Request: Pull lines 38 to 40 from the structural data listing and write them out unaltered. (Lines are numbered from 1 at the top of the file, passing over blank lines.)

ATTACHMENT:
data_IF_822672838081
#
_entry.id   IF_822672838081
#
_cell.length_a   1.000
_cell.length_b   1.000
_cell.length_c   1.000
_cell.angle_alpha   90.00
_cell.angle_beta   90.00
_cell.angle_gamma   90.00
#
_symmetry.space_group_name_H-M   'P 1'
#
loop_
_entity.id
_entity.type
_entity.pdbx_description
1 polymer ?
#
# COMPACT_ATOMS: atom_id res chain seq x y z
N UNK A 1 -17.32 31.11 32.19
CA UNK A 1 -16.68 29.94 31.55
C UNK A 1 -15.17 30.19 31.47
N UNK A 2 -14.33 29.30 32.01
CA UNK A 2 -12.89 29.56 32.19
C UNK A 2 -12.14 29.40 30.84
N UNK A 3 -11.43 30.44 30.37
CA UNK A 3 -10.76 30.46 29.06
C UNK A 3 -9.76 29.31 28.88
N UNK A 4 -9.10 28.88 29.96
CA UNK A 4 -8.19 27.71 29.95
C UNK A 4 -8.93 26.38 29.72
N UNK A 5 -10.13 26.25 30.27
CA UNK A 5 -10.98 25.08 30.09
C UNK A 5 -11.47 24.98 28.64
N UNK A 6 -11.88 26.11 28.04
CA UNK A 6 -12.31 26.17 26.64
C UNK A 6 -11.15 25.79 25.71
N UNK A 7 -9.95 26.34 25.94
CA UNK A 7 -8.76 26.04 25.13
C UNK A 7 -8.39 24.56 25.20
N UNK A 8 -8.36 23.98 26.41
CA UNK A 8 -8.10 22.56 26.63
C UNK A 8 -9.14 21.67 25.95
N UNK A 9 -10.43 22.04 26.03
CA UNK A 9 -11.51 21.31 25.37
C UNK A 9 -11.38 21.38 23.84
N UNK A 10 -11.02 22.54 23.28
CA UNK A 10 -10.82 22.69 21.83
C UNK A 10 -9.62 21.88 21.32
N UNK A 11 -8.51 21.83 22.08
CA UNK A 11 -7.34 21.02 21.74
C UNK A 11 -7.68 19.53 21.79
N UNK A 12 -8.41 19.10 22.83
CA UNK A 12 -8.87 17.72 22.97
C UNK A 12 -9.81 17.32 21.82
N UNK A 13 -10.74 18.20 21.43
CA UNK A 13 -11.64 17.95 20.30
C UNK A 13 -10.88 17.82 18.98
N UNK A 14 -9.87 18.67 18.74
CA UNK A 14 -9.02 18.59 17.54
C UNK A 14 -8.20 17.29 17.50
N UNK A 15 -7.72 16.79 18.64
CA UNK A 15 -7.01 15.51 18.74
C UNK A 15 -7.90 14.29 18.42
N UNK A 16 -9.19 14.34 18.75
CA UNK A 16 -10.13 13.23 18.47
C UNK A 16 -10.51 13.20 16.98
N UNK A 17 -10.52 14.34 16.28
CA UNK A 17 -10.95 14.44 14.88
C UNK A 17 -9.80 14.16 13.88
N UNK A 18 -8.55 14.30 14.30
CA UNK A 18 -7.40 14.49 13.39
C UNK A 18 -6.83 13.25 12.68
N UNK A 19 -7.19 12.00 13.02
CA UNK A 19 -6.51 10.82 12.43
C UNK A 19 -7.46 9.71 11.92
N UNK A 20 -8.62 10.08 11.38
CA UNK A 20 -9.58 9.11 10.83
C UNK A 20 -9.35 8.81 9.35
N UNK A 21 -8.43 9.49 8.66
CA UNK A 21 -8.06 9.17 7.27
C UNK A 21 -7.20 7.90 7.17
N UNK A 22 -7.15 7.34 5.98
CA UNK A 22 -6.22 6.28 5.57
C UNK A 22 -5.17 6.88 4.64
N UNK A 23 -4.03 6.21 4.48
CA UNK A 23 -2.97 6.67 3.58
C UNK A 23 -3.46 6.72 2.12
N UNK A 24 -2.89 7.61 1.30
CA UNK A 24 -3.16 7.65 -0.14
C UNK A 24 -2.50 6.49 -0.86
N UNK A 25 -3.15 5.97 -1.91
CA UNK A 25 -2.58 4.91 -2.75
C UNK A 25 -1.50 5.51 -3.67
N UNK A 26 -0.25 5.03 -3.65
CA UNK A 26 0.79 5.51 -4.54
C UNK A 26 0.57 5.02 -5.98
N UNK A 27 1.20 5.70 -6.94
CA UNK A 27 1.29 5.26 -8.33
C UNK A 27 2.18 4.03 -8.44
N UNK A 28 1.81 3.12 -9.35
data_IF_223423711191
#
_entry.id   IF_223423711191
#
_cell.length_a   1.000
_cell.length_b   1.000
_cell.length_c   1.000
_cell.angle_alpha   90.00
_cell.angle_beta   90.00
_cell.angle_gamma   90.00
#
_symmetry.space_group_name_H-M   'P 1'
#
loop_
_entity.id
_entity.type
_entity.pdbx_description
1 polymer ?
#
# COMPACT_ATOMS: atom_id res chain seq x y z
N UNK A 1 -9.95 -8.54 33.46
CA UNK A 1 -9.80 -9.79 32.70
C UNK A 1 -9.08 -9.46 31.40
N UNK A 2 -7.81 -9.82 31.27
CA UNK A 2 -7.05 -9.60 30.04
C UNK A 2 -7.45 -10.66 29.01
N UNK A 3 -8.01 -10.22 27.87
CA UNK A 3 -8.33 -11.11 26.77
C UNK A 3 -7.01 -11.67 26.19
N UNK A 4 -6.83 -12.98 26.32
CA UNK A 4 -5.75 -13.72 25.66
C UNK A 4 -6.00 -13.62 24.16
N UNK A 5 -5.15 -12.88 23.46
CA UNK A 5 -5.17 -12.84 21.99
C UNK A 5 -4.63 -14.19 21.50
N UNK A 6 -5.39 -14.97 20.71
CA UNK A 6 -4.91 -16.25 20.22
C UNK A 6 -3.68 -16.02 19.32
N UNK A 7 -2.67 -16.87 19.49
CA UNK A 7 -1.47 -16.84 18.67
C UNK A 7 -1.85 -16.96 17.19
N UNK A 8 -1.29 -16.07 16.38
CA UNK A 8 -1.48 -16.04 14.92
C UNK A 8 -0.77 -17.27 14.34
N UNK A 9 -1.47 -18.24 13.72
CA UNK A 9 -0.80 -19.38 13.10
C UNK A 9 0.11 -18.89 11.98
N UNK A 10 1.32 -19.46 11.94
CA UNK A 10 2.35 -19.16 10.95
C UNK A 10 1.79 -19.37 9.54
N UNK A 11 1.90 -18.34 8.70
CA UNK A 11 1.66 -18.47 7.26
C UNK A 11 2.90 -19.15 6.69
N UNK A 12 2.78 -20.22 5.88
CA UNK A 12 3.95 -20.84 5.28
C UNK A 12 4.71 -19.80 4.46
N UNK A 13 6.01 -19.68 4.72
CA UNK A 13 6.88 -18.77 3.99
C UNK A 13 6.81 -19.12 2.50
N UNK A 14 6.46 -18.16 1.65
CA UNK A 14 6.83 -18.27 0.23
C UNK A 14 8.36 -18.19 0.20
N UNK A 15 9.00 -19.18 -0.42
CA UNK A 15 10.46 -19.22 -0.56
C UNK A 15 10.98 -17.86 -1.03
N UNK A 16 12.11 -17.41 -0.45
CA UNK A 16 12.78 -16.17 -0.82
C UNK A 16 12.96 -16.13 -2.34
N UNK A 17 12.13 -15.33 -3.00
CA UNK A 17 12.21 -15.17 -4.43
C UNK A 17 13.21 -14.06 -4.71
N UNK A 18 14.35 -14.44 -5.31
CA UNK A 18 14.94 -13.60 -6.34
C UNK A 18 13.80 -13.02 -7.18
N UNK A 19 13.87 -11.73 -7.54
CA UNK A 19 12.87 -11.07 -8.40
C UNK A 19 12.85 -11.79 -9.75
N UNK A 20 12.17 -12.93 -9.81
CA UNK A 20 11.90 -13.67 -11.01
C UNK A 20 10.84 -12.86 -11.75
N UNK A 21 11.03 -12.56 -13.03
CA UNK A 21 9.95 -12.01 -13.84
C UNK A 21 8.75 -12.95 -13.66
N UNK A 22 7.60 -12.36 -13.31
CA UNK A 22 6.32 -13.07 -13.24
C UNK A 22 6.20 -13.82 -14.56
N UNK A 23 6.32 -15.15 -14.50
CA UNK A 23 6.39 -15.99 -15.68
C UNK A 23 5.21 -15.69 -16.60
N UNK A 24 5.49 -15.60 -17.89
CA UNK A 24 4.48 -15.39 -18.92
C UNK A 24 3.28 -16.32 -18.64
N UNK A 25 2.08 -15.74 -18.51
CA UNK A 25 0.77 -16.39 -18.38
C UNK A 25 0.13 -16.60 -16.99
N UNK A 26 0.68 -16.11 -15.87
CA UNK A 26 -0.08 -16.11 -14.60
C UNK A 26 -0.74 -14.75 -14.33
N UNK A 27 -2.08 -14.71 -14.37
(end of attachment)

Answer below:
C UNK A 6 -11.15 25.79 25.71
N UNK A 7 -9.95 26.34 25.94
CA UNK A 7 -8.76 26.04 25.13